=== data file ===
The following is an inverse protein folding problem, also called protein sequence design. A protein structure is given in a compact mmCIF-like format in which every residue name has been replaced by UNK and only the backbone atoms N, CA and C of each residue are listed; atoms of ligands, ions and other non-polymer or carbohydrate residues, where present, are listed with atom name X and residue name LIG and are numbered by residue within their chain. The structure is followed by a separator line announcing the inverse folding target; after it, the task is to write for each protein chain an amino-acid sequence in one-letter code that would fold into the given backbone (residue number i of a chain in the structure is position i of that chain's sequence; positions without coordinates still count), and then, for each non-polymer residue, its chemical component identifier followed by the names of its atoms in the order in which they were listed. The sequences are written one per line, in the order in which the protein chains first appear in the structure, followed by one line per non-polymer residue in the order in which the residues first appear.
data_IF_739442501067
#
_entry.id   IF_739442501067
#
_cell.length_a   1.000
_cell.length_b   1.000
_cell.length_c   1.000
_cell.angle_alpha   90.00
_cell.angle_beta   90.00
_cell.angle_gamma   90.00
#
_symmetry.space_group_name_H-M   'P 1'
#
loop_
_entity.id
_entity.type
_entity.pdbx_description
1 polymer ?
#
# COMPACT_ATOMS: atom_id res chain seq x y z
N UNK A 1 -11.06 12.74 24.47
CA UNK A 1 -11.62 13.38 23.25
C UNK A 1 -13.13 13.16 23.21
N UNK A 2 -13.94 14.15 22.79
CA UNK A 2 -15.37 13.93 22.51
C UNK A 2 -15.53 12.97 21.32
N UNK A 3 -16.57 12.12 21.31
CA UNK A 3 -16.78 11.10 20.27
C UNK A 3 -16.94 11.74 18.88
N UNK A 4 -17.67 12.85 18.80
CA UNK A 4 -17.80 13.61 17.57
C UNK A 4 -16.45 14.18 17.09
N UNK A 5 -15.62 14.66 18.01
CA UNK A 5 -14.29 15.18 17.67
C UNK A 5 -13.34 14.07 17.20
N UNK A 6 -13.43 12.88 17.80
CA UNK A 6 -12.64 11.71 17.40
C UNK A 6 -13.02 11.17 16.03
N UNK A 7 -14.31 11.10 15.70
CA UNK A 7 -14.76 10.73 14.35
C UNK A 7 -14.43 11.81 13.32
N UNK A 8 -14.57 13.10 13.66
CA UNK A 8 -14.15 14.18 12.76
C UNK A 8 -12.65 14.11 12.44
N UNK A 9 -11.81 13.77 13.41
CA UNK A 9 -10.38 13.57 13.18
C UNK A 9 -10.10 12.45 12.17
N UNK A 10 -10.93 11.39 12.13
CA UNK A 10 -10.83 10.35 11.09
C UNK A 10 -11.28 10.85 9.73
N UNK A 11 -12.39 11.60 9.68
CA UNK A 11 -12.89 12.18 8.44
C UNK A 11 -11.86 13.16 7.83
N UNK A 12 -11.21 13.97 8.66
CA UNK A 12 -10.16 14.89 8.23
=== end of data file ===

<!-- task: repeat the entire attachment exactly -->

The following is an inverse protein folding problem, also called protein sequence design. A protein structure is given in a compact mmCIF-like format in which every residue name has been replaced by UNK and only the backbone atoms N, CA and C of each residue are listed; atoms of ligands, ions and other non-polymer or carbohydrate residues, where present, are listed with atom name X and residue name LIG and are numbered by residue within their chain. The structure is followed by a separator line announcing the inverse folding target; after it, the task is to write for each protein chain an amino-acid sequence in one-letter code that would fold into the given backbone (residue number i of a chain in the structure is position i of that chain's sequence; positions without coordinates still count), and then, for each non-polymer residue, its chemical component identifier followed by the names of its atoms in the order in which they were listed. The sequences are written one per line, in the order in which the protein chains first appear in the structure, followed by one line per non-polymer residue in the order in which the residues first appear.
data_IF_739442501067
#
_entry.id   IF_739442501067
#
_cell.length_a   1.000
_cell.length_b   1.000
_cell.length_c   1.000
_cell.angle_alpha   90.00
_cell.angle_beta   90.00
_cell.angle_gamma   90.00
#
_symmetry.space_group_name_H-M   'P 1'
#
loop_
_entity.id
_entity.type
_entity.pdbx_description
1 polymer ?
#
# COMPACT_ATOMS: atom_id res chain seq x y z
N UNK A 1 -11.06 12.74 24.47
CA UNK A 1 -11.62 13.38 23.25
C UNK A 1 -13.13 13.16 23.21
N UNK A 2 -13.94 14.15 22.79
CA UNK A 2 -15.37 13.93 22.51
C UNK A 2 -15.53 12.97 21.32
N UNK A 3 -16.57 12.12 21.31
CA UNK A 3 -16.78 11.10 20.27
C UNK A 3 -16.94 11.74 18.88
N UNK A 4 -17.67 12.85 18.80
CA UNK A 4 -17.80 13.61 17.57
C UNK A 4 -16.45 14.18 17.09
N UNK A 5 -15.62 14.66 18.01
CA UNK A 5 -14.29 15.18 17.67
C UNK A 5 -13.34 14.07 17.20
N UNK A 6 -13.43 12.88 17.80
CA UNK A 6 -12.64 11.71 17.40
C UNK A 6 -13.02 11.17 16.03
N UNK A 7 -14.31 11.10 15.70
CA UNK A 7 -14.76 10.73 14.35
C UNK A 7 -14.43 11.81 13.32
N UNK A 8 -14.57 13.10 13.66
CA UNK A 8 -14.15 14.18 12.76
C UNK A 8 -12.65 14.11 12.44
N UNK A 9 -11.81 13.77 13.41
CA UNK A 9 -10.38 13.57 13.18
C UNK A 9 -10.10 12.45 12.17
N UNK A 10 -10.93 11.39 12.13
CA UNK A 10 -10.83 10.35 11.09
C UNK A 10 -11.28 10.85 9.73
N UNK A 11 -12.39 11.60 9.68
CA UNK A 11 -12.89 12.18 8.44
C UNK A 11 -11.86 13.16 7.83
N UNK A 12 -11.21 13.97 8.66
CA UNK A 12 -10.16 14.89 8.23